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Augustus Earle
This eBook from the Gutenberg Project consists of approximately 169 pages of information about A Narrative of a Nine Months' Residence in New Zealand in 1827.

The deaths of Hongi and Shulitea placed the missionaries and all the settlers on Kororarika Beach in considerable jeopardy:  but it appeared as if reason had begun to dawn on the minds of these benighted savages, for this unjust and cruel custom was now for the first time discontinued.  I was on the beach at the time when an immense party, well armed, came for the express purpose of satiating their revengeful feelings.  I had taken the precaution of removing what I possessed on board a whaler then lying in the harbour.  The chiefs first sat down to discuss the matter over amongst themselves, and their deliberations ended in their being satisfied with destroying the village of Matowe, the one adjoining ours, and which had been the residence of Pomare’s son, whose death was the cause of all the late turbulent events.

The great and leading defect in this country, and the principal cause of their frequent wars and disturbances, which harass and depopulate the tribes, and puts a stop to all improvement, is the want of some regular system of government.  There are only two classes of people—­chiefs and slaves; and, as consanguinity constitutes a high claim, the eldest son of a large family, who can bring the greatest number of warriors of his own name into the field, is considered the chief of that district or tribe; and as he, by reason of his followers, can take possession of the greatest number of prisoners or slaves, he becomes the ruling man.  Every other man of his tribe considers himself on an equality with him in everything, except that he shows him obedience, and follows him to battle.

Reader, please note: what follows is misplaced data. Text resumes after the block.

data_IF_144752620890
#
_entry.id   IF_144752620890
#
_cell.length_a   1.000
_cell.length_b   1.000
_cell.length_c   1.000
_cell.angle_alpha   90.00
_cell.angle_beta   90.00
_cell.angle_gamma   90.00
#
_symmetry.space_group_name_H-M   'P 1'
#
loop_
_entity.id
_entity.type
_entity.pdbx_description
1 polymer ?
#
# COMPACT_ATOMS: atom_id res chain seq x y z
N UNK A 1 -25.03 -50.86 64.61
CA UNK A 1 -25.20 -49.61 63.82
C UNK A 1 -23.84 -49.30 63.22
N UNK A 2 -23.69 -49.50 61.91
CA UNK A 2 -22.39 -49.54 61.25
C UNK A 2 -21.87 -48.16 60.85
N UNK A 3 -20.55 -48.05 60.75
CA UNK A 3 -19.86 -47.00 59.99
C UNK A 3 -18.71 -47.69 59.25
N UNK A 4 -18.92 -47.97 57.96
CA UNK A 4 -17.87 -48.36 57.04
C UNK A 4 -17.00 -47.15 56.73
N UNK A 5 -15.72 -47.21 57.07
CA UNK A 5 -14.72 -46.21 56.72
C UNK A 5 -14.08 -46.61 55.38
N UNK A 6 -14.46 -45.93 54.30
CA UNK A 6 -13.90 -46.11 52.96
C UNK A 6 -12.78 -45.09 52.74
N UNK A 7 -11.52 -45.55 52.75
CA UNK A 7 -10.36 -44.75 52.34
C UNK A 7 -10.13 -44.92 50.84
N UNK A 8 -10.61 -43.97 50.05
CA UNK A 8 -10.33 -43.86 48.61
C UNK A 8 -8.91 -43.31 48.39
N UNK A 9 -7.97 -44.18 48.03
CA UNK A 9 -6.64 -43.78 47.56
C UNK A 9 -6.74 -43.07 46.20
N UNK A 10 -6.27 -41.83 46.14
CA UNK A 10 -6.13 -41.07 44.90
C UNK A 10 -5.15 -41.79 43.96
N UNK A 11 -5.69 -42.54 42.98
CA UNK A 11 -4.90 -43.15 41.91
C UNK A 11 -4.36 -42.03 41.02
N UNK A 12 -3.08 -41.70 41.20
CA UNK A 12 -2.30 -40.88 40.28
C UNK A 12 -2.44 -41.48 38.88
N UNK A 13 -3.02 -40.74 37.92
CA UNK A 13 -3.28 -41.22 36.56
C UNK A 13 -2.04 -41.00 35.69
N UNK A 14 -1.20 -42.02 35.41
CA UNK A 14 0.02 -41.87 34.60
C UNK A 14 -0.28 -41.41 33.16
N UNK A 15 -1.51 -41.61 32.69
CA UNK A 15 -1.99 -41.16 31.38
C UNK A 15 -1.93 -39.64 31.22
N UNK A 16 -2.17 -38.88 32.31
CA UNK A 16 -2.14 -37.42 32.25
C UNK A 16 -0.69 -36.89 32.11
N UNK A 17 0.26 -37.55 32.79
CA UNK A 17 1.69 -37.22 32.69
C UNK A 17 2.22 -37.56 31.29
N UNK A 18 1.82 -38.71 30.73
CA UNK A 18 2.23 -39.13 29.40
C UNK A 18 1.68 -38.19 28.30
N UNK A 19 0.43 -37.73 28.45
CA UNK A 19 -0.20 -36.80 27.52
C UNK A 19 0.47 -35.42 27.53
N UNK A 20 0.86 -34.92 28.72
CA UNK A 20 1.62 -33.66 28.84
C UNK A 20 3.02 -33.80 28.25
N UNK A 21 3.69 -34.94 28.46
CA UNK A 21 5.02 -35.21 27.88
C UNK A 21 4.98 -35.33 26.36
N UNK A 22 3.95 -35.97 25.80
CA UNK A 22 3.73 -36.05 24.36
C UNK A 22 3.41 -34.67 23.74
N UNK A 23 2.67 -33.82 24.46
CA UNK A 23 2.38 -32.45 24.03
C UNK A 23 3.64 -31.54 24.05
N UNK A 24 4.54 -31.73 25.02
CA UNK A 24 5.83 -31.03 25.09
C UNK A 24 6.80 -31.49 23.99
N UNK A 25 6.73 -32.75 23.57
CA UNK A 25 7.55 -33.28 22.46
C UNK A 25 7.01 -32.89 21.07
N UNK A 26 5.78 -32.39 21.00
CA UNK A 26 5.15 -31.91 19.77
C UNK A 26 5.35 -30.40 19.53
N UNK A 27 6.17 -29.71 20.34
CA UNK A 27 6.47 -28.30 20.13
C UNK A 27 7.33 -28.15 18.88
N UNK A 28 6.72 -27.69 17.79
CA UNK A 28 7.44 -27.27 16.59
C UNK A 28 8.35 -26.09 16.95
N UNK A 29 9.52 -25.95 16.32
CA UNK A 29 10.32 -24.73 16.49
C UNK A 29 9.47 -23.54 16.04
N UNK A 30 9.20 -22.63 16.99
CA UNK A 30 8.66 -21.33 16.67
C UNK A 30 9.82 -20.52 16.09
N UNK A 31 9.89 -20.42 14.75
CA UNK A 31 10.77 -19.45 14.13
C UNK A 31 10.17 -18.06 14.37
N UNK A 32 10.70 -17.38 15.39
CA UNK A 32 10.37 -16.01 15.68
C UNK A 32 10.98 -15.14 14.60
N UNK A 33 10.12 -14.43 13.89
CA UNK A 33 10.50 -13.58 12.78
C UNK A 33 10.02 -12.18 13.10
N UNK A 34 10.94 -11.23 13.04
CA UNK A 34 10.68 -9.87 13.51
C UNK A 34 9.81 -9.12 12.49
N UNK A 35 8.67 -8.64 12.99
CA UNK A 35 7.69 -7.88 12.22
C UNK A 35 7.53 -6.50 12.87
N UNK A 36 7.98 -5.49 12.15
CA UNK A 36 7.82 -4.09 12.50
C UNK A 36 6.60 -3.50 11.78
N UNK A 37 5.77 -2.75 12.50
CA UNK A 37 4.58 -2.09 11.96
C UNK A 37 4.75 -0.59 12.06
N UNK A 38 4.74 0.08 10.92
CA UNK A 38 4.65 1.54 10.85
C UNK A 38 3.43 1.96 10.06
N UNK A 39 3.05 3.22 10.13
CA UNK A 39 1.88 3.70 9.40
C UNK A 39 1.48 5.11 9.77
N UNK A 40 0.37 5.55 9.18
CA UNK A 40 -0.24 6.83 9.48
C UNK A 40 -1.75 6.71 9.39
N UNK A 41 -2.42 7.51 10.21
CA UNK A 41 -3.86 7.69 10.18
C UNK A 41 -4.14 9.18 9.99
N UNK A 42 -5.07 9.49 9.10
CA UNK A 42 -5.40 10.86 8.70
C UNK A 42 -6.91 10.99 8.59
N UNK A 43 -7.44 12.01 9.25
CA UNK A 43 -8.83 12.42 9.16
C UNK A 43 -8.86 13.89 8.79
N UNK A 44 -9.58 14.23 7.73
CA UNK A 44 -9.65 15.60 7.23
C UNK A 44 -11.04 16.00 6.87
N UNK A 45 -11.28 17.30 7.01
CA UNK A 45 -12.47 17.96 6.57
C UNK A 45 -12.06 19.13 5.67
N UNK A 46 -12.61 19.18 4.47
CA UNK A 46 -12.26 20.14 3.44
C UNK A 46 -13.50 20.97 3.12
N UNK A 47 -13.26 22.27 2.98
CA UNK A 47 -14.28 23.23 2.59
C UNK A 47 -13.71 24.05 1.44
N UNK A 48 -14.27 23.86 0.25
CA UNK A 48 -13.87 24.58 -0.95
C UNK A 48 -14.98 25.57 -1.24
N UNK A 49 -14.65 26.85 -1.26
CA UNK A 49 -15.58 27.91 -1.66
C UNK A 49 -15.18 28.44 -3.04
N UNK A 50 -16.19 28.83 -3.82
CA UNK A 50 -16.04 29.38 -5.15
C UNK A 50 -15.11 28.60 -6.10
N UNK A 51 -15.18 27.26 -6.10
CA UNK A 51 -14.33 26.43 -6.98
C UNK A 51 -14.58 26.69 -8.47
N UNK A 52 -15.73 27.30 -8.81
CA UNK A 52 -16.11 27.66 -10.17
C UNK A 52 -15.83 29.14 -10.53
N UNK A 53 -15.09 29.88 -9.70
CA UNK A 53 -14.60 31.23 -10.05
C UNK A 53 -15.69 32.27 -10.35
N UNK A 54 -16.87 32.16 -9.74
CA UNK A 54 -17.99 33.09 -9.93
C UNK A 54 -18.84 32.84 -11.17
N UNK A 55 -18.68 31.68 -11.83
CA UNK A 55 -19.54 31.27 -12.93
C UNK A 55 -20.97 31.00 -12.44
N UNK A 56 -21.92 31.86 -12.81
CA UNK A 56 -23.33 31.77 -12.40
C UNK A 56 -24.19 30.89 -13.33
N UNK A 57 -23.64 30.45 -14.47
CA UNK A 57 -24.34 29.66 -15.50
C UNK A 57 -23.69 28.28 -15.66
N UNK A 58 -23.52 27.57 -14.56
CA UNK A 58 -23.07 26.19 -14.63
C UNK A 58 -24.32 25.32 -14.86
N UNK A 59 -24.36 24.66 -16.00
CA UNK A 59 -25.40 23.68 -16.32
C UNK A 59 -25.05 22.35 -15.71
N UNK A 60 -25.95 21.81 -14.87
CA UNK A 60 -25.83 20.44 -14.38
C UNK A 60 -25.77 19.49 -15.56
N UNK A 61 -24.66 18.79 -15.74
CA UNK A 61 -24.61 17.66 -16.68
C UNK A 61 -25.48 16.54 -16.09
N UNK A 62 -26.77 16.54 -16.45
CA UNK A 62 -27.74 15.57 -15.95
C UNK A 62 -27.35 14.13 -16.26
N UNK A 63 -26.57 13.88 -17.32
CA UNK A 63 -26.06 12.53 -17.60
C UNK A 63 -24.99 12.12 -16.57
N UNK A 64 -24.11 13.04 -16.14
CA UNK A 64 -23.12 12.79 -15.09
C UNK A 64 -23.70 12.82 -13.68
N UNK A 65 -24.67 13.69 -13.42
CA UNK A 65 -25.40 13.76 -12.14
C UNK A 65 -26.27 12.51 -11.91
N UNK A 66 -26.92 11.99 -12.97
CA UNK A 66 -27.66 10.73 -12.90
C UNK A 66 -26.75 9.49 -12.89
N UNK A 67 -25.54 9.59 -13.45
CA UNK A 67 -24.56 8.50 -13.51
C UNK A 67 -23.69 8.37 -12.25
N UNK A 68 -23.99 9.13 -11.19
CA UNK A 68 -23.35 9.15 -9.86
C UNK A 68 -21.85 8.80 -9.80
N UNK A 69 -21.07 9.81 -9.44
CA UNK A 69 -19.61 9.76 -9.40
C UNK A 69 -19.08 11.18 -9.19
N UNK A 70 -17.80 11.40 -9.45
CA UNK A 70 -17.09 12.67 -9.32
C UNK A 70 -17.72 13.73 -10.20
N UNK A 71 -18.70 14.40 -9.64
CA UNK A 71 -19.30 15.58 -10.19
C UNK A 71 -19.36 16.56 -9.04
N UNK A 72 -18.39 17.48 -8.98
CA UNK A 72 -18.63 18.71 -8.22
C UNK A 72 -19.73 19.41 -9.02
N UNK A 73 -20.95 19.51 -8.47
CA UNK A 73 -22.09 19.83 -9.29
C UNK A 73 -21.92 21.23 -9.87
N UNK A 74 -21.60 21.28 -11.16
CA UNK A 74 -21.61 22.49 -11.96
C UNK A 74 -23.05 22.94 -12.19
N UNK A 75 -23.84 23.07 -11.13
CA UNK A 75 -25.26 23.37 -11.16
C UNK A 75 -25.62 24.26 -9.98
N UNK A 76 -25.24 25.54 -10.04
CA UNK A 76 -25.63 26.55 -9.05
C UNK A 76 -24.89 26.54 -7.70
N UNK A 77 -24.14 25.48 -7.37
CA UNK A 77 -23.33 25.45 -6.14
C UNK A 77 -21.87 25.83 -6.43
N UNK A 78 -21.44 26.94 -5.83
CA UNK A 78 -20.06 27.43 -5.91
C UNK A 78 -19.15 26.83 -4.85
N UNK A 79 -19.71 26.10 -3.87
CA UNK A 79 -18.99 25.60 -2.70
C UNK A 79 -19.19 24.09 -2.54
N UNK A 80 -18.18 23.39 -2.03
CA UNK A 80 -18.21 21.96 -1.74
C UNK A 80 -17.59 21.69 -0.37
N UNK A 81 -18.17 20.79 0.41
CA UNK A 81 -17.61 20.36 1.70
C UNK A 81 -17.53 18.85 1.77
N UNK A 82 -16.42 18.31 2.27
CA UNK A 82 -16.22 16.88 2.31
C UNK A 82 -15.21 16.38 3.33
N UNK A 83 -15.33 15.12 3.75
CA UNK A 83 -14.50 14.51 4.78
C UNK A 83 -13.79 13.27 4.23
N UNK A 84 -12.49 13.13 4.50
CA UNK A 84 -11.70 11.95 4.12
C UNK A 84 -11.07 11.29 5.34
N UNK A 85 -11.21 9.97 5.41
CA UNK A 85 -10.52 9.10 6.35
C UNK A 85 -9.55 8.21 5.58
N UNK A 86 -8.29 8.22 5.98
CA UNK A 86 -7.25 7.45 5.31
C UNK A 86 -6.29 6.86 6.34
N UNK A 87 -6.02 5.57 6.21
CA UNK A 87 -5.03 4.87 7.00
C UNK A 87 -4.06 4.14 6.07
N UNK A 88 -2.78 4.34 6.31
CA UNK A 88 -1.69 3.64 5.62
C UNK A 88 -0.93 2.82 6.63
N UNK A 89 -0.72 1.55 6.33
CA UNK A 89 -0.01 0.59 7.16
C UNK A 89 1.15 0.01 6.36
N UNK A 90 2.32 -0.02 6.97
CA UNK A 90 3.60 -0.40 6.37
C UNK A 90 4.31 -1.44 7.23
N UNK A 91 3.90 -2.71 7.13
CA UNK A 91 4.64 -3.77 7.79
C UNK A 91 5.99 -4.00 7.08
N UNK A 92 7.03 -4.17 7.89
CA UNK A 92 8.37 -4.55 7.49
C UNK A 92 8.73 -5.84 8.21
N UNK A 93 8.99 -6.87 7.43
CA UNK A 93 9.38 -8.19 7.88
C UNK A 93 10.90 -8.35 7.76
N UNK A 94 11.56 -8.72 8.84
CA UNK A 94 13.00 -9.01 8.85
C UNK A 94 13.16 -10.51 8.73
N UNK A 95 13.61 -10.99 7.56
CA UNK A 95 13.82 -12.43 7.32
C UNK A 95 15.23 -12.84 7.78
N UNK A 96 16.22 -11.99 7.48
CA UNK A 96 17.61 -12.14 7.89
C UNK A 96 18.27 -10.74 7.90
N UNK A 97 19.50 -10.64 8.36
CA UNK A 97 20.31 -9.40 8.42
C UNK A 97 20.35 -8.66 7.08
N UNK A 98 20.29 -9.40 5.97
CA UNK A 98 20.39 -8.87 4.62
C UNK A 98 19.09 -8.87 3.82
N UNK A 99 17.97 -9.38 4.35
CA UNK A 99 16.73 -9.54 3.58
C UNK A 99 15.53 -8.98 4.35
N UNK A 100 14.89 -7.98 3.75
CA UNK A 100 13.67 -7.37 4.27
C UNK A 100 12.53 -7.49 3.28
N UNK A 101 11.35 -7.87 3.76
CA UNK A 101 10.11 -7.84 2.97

Each is independent in his own family, and holds uncontrolled power of life and death over every individual it contains.  They seem not to exercise any coercion over the younger branches of a family, who are allowed unbounded liberty till the girls have sweethearts and the boys are strong enough to go to war.  They are kind and hospitable to strangers, and are excessively fond of their children.  On a journey, it is more usual to see the father carrying his infant than the mother; and all the little offices of a nurse are performed by him with the tenderest care and good humour.  In many instances (wherein they differ from most savage tribes) I have seen the wife treated as an equal and companion.  In fact, when not engaged in war, the New Zealander is quite a domestic, cheerful, harmless character; but once rouse his anger, or turn him into ridicule, and his disposition is instantly changed.  A being, whose passions have never been curbed from infancy, and whose only notion of what he conceives to be his right is to retaliate for an offence with blood, must naturally form a cruel and vindictive character.  Such these islanders seemed to us on our first visiting them.  The sight of beings so extraordinary (for thus we Europeans must have appeared to them) excited in their savage minds the greatest wonder; and they thought we were sent as a scourge and an enemy; and though Cook, one of their earliest visitors, adopted every method his ingenuity could devise to conciliate them, yet, as they never could thoroughly understand his intentions, they were always on the alert to attack him.  Hence arose the horror and disgust expressed formerly at the mere mention of the name of “a New Zealander.”

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